At least half of those with Parkinson’s disease experience psychosis at some point during the course of their illness, and physicians commonly prescribe antipsychotic drugs, such as quetiapine, to treat the condition. A new study, however, suggests that these drugs may do significantly more harm than good in a subset of people.
Researchers at the Perelman School of Medicine at the University of Pennsylvania, the University of Michigan Medical School and the Philadelphia and Ann Arbor Veterans Affairs Medical Centers analyzed about 15,000 patient records in a VA database. They found that those with Parkinson’s who began using antipsychotic drugs were more than twice as likely to die during the following six months compared with a matched set of people with Parkinson’s who did not use such drugs. The findings were published March 21 in JAMA Neurology.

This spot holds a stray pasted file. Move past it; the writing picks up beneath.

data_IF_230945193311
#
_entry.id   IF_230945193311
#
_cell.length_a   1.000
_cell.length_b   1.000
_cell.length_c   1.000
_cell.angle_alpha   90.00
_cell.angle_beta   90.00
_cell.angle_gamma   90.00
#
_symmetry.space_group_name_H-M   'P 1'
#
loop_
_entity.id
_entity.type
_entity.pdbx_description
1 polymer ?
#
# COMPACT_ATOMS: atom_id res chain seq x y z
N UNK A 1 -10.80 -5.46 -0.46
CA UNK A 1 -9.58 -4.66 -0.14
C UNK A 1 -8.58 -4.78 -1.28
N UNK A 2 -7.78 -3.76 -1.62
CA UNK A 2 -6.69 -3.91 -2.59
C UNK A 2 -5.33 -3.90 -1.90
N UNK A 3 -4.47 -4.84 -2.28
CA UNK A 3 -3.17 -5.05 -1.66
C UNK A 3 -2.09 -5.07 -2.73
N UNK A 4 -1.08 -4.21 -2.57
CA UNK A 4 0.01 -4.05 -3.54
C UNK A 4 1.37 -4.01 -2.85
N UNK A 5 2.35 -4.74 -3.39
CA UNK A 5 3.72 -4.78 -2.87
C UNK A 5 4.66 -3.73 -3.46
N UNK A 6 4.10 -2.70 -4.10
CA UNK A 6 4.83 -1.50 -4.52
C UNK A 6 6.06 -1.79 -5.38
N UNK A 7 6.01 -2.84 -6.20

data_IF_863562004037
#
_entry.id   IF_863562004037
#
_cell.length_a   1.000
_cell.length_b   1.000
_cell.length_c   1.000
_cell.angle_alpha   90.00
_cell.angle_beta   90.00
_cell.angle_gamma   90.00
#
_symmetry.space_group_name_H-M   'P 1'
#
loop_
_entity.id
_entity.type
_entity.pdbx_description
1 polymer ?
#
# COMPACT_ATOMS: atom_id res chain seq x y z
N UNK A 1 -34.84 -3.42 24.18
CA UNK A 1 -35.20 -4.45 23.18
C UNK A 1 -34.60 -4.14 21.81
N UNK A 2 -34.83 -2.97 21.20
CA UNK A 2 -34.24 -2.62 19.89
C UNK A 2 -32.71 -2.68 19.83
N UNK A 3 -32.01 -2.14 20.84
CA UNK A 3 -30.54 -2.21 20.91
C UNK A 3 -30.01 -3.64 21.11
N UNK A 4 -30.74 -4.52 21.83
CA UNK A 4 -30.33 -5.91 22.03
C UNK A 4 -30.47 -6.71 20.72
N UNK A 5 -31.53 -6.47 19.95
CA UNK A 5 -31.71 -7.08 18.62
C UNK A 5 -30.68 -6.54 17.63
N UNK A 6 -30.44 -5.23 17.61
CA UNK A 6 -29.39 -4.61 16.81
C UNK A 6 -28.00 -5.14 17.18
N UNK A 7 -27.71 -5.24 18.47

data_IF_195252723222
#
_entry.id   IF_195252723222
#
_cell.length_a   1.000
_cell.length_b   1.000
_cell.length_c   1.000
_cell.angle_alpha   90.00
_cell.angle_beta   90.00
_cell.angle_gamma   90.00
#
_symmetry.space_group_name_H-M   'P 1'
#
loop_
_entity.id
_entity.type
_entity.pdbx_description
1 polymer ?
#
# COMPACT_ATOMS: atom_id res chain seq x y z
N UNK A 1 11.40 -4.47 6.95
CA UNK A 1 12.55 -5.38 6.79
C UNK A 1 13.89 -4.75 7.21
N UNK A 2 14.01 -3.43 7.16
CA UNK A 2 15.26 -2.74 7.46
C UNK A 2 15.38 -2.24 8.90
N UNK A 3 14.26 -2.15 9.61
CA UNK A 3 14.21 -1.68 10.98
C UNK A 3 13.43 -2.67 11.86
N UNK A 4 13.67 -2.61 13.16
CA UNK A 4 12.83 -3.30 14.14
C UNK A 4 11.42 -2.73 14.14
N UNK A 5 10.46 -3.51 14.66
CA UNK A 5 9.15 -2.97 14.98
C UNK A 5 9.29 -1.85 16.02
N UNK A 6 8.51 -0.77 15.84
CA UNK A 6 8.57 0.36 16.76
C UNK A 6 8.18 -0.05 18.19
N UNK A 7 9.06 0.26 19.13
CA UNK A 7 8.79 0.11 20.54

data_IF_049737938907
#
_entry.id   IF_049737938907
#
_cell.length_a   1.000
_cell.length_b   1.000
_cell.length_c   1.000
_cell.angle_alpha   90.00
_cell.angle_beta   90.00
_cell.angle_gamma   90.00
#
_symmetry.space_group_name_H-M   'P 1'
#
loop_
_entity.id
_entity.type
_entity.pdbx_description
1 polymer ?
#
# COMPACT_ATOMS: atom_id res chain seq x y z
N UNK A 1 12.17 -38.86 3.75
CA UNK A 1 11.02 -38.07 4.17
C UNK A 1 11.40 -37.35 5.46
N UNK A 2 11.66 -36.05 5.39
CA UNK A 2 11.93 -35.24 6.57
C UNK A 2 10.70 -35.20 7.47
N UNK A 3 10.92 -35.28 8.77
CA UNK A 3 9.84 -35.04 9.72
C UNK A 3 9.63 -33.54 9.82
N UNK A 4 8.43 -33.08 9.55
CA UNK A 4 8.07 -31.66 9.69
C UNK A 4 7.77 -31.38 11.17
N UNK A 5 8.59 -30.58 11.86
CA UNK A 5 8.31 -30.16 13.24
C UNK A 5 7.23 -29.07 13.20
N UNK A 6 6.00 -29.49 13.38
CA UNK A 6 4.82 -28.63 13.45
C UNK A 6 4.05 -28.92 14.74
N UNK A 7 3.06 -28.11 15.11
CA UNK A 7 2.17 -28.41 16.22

“Antipsychotic drugs should not be prescribed to Parkinson’s patients without careful consideration,” said senior author Daniel Weintraub, M.D., an associate professor of psychiatry and neurology at Penn Medicine and a fellow in Penn’s Institute on Aging.
The relative risk of mortality among study participants seemed to vary by the specific drug. First-generation or “typical” antipsychotics, which include haloperidol, collectively were associated with about 50% greater relative mortality risk compared with more recently developed “atypical” antipsychotics such as risperidone and quetiapine.
Neurologists and other physicians, Weintraub said, should prescribe antipsychotics to people who have Parkinson’s disease only after looking for other possible solutions, such as treating any co-morbid medical conditions associated with psychosis, reducing the dosage of dopamine replacement therapies and simply managing the psychosis without antipsychotics.
“Antipsychotics should be used in these patients only when the psychosis is of clinical significance, and patients probably should not be left on these drugs long-term without re-evaluation,” he said.